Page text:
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my wife bought a 2019 Suzuki DRZ400 Factory height was too tall for her so she asked a dealership to put an adjustable lowering link in the back and drop it 3 inches they did the work and I find that the bike Now is really spongy in the rear because I don't believe they made any adjustments to the shock itself I brought it back up an inch so it's now lowered 2 inches from factory. how do I adjust the rear shock to make up for the sponginess to get the stiffness back into the rear end?

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It will depend on the shock being used. Some are adjustable for height. Some can have the pre-load adjusted, and most you can adjust the stiffness. Some are hydraulic and require the turning of a screw or two, while others are manual adjust with a spanner of the correct type. You can also slide the forks up a bit in the triple tree for lowering, and on some you can change the wheel diameter. Lots of options.

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my wife bought a 2019 Suzuki DRZ400 Factory height was too tall for her so she asked a dealership to put an adjustable lowering link in the back and drop it 3 inches they did the work and I find that the bike Now is really spongy in the rear because I don't believe they made any adjustments to the shock itself I brought it back up an inch so it's now lowered 2 inches from factory. how do I adjust the rear shock to make up for the sponginess to get the stiffness back into the rear end?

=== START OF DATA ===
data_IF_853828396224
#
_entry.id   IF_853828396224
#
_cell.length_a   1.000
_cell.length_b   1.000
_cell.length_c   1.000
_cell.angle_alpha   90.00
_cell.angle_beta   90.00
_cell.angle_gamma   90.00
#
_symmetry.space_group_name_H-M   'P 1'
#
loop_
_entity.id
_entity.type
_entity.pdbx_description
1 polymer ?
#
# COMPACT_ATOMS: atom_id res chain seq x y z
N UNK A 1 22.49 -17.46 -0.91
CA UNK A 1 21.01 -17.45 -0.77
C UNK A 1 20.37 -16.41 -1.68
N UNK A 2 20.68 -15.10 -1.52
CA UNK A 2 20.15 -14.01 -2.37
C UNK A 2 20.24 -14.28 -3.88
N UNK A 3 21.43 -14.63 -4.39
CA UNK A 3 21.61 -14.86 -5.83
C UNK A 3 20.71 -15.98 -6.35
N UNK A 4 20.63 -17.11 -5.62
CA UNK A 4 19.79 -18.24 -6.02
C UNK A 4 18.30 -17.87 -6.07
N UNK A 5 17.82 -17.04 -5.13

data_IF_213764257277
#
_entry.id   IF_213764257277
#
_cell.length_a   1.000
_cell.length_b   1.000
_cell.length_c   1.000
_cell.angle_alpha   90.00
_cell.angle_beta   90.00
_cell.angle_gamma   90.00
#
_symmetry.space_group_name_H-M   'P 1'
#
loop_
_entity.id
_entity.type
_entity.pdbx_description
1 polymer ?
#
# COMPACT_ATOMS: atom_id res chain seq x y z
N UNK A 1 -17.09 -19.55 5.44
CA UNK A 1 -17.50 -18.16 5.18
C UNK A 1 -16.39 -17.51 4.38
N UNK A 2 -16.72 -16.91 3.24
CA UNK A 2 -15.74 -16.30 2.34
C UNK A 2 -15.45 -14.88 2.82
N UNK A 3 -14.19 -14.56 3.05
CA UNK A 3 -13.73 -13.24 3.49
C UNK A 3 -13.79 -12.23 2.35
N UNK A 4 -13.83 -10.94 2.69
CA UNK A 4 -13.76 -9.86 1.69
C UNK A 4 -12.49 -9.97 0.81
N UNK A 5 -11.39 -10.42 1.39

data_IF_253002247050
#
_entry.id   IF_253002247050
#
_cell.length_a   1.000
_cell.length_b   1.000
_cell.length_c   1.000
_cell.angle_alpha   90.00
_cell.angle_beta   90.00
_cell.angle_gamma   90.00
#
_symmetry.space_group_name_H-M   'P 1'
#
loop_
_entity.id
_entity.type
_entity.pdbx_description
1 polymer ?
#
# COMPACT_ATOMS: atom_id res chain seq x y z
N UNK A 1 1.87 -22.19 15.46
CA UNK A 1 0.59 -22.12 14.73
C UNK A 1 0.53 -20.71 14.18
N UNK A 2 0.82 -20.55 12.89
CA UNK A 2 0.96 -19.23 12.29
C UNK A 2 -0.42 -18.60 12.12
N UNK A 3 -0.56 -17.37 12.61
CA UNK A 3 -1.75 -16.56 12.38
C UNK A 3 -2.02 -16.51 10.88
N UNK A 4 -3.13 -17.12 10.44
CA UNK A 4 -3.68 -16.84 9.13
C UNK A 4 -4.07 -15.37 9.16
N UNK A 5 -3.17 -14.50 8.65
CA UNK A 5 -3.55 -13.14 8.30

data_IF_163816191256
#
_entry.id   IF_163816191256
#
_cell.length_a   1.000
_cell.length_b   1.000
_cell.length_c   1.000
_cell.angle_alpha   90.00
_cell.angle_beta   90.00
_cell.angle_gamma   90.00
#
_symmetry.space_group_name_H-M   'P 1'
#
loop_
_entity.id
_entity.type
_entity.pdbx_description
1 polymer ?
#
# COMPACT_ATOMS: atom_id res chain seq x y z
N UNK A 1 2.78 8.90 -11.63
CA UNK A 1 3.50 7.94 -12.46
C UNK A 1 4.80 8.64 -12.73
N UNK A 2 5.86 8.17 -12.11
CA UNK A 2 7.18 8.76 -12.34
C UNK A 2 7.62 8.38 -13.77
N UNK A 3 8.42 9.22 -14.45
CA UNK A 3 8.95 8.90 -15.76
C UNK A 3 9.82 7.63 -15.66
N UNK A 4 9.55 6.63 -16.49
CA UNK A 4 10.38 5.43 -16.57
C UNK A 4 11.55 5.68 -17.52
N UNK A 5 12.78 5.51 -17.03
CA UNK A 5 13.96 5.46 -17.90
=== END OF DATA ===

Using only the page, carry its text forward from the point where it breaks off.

Sent from my LM-G820 using Tapatalk
I'd think adjusting the rear shock is in the owners manual
In my manual it's under suspension adjustment ....... Only tells you how to get to it, suggest dealer because special tool needed.......but mines not a dirt bike, probably a dirt bike would be made easy with the bikes tool kit
 

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3 inches seems like a lot for a street bike, but maybe not so much for her dual sport. Online specs list the 400S as having both preload and damping force adjustment on the rear. Wonder if the dealer made any adjustment on preload or damping when they installed the links? Rather than 2-3 inches on the rear only, I would rather split the difference with adjusting the forks as well. That will keep the front/rear suspension geometry closer to factory design while lowering the seat and leg reach height. Just my thought and suggestion.
 
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I just checked the specs. Seat height is 35 inches, which is way to high IMO. Weight is 319 pounds, which is okay for trails and gravel roads, but too heavy for serious off road use. Top speed of 114 from a 39 hp single is dreaming.

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